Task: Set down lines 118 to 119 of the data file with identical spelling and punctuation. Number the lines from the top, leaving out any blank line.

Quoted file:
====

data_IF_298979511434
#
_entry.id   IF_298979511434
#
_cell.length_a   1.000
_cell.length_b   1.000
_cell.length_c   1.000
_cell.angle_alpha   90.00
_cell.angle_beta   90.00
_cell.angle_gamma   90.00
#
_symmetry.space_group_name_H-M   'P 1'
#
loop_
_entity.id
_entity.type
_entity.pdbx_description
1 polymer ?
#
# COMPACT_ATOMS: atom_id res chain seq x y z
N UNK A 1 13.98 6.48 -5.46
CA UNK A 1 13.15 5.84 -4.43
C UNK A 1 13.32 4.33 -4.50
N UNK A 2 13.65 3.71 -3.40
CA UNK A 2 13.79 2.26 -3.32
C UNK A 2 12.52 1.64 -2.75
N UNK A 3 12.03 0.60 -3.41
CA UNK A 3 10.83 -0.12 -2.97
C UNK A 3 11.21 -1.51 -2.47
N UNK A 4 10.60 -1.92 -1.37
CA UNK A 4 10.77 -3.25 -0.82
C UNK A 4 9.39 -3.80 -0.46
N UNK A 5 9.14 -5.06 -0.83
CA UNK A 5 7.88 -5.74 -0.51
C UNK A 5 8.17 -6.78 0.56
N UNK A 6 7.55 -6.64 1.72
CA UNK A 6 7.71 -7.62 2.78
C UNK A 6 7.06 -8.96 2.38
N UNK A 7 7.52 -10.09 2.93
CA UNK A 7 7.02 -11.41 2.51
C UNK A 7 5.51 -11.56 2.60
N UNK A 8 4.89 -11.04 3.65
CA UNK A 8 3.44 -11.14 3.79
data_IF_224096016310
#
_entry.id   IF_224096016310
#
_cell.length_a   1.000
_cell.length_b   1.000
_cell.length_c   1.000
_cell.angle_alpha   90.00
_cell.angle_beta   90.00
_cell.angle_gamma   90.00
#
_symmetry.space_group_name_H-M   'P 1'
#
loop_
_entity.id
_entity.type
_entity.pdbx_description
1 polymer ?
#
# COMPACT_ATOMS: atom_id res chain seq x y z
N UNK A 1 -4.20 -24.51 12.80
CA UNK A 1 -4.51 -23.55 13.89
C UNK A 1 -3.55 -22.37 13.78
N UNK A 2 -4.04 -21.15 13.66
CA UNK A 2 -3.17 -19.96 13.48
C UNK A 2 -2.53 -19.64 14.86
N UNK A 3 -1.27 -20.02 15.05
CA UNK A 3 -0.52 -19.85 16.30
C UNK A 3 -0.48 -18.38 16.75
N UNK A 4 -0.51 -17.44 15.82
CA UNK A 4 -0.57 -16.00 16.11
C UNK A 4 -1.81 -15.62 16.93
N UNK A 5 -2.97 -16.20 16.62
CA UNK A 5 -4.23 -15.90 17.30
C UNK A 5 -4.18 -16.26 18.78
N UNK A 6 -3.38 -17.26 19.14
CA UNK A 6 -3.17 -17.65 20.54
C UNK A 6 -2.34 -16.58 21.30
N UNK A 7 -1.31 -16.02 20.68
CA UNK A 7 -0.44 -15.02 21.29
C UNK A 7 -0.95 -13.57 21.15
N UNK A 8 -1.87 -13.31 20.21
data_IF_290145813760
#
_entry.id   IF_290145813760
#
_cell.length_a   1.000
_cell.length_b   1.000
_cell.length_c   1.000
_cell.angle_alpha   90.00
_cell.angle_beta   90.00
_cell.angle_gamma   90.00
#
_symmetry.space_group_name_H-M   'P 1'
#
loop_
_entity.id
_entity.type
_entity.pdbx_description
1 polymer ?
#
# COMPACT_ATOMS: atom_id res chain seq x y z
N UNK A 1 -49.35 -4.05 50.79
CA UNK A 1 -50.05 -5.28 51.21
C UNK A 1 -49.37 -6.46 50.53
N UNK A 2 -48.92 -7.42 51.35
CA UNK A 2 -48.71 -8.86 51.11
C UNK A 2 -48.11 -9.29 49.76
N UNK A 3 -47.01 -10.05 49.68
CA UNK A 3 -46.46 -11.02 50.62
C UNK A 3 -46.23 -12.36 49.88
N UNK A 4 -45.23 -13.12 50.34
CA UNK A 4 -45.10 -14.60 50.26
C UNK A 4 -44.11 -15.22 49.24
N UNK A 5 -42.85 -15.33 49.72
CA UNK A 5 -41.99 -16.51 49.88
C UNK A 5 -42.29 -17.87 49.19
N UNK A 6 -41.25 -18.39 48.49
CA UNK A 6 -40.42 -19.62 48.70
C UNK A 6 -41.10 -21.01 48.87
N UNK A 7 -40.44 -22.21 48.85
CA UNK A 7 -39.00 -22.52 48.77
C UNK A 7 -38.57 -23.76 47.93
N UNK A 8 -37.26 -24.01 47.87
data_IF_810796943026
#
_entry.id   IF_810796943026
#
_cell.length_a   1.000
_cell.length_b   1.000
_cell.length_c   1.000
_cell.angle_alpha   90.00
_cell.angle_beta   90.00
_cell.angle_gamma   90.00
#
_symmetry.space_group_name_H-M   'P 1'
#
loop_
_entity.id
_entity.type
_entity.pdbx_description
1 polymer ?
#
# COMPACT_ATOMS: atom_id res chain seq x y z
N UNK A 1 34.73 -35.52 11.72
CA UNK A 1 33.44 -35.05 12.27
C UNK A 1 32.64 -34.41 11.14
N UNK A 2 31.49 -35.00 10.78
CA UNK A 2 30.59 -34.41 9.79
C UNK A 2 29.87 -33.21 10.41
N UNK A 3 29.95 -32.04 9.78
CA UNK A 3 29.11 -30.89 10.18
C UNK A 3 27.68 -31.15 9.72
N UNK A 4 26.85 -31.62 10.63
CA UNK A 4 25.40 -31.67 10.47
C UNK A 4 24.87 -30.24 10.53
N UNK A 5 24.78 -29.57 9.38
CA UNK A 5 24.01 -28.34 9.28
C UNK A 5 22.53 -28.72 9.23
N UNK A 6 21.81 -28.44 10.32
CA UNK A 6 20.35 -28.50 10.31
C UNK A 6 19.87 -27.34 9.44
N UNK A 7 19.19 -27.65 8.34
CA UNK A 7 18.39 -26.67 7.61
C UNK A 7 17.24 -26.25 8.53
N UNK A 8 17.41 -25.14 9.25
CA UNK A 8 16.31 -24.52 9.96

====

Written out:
N UNK A 5 -42.85 -15.33 49.72
CA UNK A 5 -41.99 -16.51 49.88